With thousands of abortion supporters (and exponentially fewer abortion opponents) rallying outside on a crisp early March morning, the Supreme Court heard oral arguments Wednesday in the biggest abortion case to reach the high court in decades. The justices appeared sharply divided on the case, but possibly not on the issues that most people expected. Though the outcome will likely remain uncertain until late June, Wednesday's hearing made perfectly clear the stakes in the upcoming presidential election regarding the makeup of the Supreme Court.
Rolling Stone was at the Supreme Court for arguments Wednesday. Here's what happened inside the courtroom, where, as we know, cameras are not allowed.
The case involves a challenge to HB 2, the Texas law that requires abortion doctors to obtain admitting privileges at a local hospital, and abortion clinics to meet the burdensome requirements of an ambulatory surgical center, basically making them mini-hospitals. Texas has attempted to justify the law as a way to protect women from the dangers of abortion. But abortion clinics in Texas, including lead plaintiff Whole Woman's Health, argue that the law has no real medical justification and unduly burdens almost a million women in the state who will have to drive hundreds of miles to obtain an abortion now that the law has shut down over three-quarters of the state's clinics. (Read more background on the case here.)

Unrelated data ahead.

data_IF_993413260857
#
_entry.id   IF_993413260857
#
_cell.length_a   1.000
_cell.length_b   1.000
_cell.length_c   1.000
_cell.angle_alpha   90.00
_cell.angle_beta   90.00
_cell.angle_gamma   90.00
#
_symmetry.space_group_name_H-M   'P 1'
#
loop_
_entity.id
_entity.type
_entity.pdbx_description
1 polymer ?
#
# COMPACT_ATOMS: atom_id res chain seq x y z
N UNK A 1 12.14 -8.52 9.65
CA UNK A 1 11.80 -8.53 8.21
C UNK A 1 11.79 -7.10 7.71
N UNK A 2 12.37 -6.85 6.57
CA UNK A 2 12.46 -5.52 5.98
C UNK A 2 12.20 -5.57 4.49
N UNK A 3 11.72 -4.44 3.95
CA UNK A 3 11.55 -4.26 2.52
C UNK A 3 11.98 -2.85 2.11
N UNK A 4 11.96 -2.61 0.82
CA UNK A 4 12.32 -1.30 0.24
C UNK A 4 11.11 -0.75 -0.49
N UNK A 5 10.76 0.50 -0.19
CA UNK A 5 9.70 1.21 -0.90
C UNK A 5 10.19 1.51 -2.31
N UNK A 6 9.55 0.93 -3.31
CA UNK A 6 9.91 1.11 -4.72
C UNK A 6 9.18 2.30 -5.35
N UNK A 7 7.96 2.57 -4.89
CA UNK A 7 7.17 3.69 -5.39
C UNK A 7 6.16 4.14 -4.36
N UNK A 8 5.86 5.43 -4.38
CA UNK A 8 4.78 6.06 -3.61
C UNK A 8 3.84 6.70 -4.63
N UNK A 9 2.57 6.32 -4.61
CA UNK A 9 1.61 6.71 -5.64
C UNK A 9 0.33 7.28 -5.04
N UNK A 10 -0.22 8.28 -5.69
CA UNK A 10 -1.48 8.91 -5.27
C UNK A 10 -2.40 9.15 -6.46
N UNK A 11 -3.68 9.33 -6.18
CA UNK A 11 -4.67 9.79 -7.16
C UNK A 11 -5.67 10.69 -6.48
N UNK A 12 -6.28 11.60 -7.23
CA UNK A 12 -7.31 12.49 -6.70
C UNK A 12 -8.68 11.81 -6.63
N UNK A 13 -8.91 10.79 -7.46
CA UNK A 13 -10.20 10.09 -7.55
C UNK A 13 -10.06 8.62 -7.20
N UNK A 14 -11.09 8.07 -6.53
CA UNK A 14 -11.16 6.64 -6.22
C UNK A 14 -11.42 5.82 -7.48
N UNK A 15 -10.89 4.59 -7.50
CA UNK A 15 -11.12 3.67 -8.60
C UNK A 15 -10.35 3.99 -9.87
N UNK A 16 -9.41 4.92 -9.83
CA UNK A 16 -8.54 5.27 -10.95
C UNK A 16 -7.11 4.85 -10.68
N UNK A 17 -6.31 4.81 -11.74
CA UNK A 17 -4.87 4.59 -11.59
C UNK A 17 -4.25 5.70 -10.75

Several of the justices Wednesday, including "swing vote" Justice Anthony Kennedy, were concerned that the case amounts to a second bite at the apple for the clinics. (Planned Parenthood had previously brought a case fighting part of the law, though that case did not make it to the Supreme Court.) The clinics argued that they didn't know just how burdensome the law would be until clinics actually closed.
Justice Kennedy, along with conservative Chief Justice John Roberts, pressed for specifics about whether the clinics that have closed in Texas did so because of HB 2 or because of other reasons. They wanted direct evidence that HB 2 was the reason for the closures, and even suggested at one point that the case should be sent back to the lower courts to develop that evidence.
After about 15 minutes of questions along these lines, Justice Ruth Bader Ginsburg finally turned the attention to the merits of the case. Roberts asked a few questions about whether the state had a rational basis for the law, and then the liberal justices took over the argument — and they may just have brought Kennedy along for the ride.
The stars of this part of the day were Justices Elena Kagan and Sonia Sotomayor. Together, they drilled home the absurdity of Texas' argument about protecting women's safety. The heart of their argument was that abortion, a common and very safe medical procedure, was being singled out for different treatment than much riskier out-patient procedures and in a way that made no medical sense. The Texas attorney at the Court Wednesday had no response other than to say that Texas is allowed to make that distinction.
Sotomayor pressed this position forcefully. At one point, Justice Stephen Breyer asked whether the state had passed the law in reaction to any found medical issues, and lawyers for the state responded by arguing that it intended to reduce the 210 complications per year related to abortion (from over 70,000 procedures). Sotomayor was not impressed, joking that while she isn't very good at math, that seemed like a small percentage to her. She then peppered the state's lawyers with questions about why Texas doesn't go after other, riskier medical issues, such as colonoscopies, which are 28 times riskier than an abortion.